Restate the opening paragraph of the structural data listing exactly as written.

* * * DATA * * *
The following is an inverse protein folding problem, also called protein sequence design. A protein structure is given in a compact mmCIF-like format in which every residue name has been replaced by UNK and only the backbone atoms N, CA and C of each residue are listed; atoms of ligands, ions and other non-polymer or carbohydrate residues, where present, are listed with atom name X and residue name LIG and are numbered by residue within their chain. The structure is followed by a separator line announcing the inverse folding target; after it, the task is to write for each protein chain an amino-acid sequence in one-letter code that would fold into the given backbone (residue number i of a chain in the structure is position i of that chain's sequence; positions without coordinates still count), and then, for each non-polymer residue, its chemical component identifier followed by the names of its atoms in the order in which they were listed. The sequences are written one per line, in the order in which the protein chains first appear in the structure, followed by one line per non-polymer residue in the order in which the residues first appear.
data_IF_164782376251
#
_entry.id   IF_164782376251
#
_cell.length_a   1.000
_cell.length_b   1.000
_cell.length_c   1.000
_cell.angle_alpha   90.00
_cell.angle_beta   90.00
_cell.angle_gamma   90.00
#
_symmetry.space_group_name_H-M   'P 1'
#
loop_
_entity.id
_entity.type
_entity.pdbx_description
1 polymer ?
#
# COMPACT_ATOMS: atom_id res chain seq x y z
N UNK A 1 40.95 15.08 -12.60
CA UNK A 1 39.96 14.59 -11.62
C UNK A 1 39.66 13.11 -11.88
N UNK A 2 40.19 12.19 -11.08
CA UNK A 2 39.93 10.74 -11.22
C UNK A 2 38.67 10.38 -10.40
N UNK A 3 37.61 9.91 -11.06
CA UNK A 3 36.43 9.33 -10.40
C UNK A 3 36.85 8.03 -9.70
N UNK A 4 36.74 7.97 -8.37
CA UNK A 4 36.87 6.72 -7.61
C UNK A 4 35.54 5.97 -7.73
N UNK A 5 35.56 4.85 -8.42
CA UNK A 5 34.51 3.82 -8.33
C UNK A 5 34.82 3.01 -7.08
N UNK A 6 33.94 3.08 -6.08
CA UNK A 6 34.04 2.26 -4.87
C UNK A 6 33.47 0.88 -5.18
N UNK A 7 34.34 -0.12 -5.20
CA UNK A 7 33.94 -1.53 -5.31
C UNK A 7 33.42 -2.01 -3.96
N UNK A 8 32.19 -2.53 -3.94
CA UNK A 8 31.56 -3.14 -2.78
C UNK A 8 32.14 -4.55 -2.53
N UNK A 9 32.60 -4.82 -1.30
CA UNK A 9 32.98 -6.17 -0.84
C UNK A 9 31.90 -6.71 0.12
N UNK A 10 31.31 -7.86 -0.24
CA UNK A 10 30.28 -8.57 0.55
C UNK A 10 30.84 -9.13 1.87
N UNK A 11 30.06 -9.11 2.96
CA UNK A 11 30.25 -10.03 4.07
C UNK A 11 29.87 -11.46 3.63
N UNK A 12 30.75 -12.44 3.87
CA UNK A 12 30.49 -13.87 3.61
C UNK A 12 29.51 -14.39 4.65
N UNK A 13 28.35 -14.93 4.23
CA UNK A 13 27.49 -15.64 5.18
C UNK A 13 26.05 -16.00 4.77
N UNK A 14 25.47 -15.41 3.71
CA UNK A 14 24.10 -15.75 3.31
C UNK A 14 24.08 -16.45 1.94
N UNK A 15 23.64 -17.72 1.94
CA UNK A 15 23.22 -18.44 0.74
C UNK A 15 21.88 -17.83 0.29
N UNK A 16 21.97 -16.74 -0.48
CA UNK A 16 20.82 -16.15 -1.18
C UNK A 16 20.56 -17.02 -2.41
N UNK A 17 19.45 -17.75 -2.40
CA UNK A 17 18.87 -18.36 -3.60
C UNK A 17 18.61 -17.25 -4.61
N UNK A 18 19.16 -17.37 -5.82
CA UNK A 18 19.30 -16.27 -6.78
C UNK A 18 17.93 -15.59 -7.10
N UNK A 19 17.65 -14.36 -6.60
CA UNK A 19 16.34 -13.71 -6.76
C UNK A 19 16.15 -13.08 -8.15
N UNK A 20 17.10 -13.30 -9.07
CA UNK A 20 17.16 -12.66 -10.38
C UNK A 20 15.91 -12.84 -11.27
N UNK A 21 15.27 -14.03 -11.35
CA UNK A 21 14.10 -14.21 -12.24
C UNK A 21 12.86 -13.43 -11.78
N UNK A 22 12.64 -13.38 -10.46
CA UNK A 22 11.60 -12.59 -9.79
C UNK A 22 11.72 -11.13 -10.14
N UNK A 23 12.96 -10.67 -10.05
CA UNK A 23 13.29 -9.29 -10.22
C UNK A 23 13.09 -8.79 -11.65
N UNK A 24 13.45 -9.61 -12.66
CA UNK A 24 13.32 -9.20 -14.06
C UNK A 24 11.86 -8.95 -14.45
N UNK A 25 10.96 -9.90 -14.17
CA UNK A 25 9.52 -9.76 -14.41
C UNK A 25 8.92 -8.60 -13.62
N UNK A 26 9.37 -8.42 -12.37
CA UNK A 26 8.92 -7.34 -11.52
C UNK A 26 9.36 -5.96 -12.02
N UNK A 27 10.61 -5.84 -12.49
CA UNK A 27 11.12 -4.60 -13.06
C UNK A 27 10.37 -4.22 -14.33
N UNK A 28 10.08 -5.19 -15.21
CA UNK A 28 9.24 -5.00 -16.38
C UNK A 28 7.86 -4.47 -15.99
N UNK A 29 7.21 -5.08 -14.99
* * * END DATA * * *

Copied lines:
The following is an inverse protein folding problem, also called protein sequence design. A protein structure is given in a compact mmCIF-like format in which every residue name has been replaced by UNK and only the backbone atoms N, CA and C of each residue are listed; atoms of ligands, ions and other non-polymer or carbohydrate residues, where present, are listed with atom name X and residue name LIG and are numbered by residue within their chain. The structure is followed by a separator line announcing the inverse folding target; after it, the task is to write for each protein chain an amino-acid sequence in one-letter code that would fold into the given backbone (residue number i of a chain in the structure is position i of that chain's sequence; positions without coordinates still count), and then, for each non-polymer residue, its chemical component identifier followed by the names of its atoms in the order in which they were listed. The sequences are written one per line, in the order in which the protein chains first appear in the structure, followed by one line per non-polymer residue in the order in which the residues first appear.